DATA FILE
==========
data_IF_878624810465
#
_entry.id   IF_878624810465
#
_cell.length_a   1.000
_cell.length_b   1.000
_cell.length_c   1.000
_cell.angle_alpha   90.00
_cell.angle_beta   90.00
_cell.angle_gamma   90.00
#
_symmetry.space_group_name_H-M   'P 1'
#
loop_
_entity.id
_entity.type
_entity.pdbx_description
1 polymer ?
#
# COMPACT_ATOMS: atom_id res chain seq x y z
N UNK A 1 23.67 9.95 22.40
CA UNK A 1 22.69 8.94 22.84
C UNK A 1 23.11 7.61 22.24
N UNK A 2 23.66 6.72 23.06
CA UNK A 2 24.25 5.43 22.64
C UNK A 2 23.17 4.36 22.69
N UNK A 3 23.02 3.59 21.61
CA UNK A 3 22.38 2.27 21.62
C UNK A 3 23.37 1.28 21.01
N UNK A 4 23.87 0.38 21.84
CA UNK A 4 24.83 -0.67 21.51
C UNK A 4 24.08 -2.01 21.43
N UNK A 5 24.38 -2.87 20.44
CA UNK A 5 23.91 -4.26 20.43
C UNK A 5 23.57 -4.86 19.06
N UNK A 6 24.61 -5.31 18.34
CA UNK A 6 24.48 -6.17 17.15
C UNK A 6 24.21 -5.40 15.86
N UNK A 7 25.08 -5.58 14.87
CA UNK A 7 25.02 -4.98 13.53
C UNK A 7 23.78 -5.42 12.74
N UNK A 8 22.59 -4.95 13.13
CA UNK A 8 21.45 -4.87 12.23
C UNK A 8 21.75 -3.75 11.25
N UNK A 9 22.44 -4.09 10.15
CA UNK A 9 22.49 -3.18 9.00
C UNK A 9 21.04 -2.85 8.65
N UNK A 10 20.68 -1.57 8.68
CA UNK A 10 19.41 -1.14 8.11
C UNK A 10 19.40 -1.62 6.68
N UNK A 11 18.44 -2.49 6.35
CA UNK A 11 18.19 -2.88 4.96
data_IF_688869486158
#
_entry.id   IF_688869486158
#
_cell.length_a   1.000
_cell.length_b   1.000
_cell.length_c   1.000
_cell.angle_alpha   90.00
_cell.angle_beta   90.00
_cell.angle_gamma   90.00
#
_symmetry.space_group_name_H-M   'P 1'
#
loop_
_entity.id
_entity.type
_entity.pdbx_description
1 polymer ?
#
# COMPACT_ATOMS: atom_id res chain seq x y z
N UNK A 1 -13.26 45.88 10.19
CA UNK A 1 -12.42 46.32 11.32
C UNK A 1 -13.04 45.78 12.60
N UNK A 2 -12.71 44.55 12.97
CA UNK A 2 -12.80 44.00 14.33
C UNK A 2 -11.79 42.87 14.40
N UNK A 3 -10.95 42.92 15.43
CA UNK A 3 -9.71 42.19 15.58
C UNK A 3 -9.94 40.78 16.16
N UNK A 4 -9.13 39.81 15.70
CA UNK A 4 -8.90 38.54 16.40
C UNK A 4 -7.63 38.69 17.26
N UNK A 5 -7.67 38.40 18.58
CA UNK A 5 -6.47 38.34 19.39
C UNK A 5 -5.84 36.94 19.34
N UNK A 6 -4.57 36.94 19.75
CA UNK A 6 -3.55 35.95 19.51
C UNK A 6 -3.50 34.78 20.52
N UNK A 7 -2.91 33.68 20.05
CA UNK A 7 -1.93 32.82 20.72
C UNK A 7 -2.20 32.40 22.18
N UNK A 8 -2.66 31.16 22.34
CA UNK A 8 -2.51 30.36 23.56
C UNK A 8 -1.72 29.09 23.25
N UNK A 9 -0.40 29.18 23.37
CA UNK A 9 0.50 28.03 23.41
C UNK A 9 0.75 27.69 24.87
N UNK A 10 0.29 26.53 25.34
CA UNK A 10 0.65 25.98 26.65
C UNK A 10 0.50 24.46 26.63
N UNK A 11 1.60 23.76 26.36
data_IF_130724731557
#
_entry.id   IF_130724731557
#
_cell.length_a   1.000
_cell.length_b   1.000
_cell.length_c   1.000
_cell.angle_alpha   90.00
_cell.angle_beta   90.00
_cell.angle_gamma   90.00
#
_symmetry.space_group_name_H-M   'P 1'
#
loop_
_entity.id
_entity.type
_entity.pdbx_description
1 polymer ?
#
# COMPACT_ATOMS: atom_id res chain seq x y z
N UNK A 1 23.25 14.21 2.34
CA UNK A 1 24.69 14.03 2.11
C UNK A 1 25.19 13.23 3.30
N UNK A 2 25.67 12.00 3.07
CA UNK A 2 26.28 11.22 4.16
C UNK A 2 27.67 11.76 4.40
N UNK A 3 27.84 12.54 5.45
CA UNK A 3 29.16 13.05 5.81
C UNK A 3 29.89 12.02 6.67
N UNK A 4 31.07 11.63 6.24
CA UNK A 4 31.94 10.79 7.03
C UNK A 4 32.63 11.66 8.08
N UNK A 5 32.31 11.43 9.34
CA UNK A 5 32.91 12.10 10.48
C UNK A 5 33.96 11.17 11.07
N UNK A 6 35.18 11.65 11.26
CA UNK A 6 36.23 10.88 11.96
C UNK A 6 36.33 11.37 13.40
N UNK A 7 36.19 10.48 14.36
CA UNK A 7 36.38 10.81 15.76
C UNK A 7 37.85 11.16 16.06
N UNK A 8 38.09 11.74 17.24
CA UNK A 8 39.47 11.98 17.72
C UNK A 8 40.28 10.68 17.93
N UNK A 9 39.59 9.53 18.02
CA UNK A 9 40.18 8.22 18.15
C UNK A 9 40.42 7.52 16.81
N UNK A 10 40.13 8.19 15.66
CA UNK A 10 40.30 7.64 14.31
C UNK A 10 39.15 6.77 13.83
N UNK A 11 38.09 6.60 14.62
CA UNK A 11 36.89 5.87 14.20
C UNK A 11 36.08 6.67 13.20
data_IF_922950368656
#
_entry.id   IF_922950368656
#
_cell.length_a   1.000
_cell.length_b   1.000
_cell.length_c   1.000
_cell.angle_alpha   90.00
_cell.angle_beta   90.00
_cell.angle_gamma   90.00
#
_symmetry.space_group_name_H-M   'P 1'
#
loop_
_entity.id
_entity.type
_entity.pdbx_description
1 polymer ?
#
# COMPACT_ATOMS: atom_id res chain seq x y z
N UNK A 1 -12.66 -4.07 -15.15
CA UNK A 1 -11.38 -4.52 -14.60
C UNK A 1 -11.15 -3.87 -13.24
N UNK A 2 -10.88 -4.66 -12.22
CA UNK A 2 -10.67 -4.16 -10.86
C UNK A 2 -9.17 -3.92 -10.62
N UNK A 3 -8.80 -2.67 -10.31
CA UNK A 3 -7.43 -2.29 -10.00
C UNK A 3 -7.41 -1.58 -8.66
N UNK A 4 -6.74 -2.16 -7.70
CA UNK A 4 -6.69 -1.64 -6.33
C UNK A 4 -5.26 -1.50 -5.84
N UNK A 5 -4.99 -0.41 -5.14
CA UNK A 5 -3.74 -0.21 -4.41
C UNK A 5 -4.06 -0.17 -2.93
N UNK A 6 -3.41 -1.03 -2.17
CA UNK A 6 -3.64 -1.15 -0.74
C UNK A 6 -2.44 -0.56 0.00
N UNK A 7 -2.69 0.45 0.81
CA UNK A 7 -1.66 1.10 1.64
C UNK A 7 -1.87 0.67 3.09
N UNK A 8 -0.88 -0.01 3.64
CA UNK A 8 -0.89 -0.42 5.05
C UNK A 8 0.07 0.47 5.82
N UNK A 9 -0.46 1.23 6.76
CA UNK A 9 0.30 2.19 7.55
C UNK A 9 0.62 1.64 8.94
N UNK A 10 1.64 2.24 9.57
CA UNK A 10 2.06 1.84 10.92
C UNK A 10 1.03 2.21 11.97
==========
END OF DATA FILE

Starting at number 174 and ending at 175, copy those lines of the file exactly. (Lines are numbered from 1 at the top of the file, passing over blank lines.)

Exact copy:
1 polymer ?
#